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March 8, 2012 Volume 33, No. 23

Preparing maple syrup the traditional way

Making Missouri maple syrup is a great outdoor project for late winter and early spring. Below are the key steps to this American tradition.

Identify maples. Best to approach this task while the trees are still adorned with their characteristic three- or five-lobed leaves. You should only tap healthy trees larger than 12 inches in diameter at breast height.  

Tap during season. When to tap in Missouri is open to question, but late January through mid-April is the usual season. 

However, the freeze-and-thaw cycle is the most important indicator of when to tap, so cold nights followed by warm days are necessary for success. The osmotic pressure created by that cycle forces the sap out more quickly. 

Tools to tap. You’ll need a few tools to do the job properly: a tapper, spouts, a small mallet to seat the spouts, a clean bucket and a sharp 7/16th fast-cutting tapping bit (not a carpenter’s speed bit). Taps should slope slightly upward to promote drainage.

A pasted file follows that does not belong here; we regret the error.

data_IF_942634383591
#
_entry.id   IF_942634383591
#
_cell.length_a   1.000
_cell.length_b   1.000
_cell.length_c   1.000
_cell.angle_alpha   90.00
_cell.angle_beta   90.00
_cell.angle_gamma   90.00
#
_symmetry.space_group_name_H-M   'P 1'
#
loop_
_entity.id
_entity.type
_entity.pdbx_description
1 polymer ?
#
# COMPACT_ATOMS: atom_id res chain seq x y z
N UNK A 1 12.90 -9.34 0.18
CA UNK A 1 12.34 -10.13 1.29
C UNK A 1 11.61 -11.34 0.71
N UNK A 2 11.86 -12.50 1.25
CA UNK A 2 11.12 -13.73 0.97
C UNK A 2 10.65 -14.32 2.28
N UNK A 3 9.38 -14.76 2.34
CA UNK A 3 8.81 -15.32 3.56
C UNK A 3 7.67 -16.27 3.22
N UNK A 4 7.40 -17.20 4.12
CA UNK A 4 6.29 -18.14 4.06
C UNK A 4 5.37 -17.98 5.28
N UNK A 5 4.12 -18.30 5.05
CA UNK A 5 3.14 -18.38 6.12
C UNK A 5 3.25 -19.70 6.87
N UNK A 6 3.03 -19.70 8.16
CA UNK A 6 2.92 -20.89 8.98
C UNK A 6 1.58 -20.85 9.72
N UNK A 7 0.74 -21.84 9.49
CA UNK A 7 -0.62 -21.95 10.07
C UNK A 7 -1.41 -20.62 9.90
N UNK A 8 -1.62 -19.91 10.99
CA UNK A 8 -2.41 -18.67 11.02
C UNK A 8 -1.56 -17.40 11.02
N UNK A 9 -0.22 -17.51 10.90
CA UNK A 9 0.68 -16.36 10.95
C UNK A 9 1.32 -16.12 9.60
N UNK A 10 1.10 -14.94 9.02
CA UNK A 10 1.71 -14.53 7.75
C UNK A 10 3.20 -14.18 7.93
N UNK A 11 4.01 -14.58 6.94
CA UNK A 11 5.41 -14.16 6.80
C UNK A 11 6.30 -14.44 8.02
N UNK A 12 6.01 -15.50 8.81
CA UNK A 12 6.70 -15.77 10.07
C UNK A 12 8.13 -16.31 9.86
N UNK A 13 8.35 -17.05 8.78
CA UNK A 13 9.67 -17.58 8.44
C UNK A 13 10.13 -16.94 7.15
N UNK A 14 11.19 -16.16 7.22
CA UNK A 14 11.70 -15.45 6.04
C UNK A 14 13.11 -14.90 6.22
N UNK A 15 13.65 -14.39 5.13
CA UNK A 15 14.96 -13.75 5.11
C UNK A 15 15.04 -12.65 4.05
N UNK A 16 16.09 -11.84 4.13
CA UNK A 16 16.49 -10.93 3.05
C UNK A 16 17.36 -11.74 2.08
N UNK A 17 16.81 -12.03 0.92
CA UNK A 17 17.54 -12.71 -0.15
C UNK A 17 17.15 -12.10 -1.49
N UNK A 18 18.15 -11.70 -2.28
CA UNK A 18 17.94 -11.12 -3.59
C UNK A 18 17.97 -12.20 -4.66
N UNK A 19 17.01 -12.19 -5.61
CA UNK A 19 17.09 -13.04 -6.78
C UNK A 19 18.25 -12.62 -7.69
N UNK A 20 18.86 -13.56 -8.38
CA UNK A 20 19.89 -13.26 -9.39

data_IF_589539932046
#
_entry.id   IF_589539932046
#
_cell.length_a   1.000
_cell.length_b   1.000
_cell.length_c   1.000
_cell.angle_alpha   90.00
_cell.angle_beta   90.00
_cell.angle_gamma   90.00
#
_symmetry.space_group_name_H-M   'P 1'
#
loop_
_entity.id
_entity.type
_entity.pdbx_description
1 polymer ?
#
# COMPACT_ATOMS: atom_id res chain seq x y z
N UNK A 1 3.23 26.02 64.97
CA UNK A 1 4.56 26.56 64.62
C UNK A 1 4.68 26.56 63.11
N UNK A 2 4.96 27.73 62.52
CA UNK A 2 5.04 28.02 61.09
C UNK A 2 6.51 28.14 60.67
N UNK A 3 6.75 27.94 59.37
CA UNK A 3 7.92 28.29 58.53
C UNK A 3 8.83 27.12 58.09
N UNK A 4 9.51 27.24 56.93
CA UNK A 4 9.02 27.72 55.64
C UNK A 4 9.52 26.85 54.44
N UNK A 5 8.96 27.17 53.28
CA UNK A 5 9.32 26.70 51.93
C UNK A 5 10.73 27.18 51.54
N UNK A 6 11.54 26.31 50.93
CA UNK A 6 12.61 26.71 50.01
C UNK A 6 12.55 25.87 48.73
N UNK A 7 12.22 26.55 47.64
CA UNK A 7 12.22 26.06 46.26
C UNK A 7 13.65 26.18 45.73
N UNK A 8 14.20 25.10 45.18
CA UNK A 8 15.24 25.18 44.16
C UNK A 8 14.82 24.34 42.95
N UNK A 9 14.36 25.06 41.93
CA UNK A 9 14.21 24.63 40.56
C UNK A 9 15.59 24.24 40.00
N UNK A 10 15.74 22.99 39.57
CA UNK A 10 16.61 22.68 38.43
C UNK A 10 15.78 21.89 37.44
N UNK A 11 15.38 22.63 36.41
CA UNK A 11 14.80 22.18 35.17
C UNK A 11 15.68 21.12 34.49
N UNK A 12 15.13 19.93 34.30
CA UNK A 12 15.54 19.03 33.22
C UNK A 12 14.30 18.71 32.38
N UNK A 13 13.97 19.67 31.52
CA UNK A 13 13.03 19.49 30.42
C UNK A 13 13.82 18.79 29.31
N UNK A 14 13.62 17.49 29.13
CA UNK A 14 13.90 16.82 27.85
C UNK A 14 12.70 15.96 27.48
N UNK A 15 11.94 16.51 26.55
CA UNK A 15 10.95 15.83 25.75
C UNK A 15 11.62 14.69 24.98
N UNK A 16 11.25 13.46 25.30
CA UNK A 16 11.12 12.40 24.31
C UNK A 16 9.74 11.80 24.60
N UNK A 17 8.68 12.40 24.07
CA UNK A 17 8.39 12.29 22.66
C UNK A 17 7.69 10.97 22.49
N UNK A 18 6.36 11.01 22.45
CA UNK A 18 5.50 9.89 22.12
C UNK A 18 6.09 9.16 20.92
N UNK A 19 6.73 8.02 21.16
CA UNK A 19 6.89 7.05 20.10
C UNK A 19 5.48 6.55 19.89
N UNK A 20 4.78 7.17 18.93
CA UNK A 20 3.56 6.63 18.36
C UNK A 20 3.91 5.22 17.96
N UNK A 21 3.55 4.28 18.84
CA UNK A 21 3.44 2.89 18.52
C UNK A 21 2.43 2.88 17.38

Filter the sap. Rate of flow depends on various factors, including soil moisture, tree health and weather. If you’re new to sugaring, check your buckets often. 

Be sure to filter the tree sap when collecting it into a bucket and when pouring it into a pan to boil. You don’t want any debris or bugs in your mixture.The goal is pure maple syrup. 

Boil. You can boil the sap on a stove or, more traditionally, over an open fire outdoors. Your target temperature is 218 degrees Fahrenheit. Don’t overcook, or you’ll end up with maple sugar, not syrup. 

Need more help? 

Check out The North American Maple Syrup Producers Manual, available for $31 at The Ohio State University Extension’s eStore:

— Mike Burden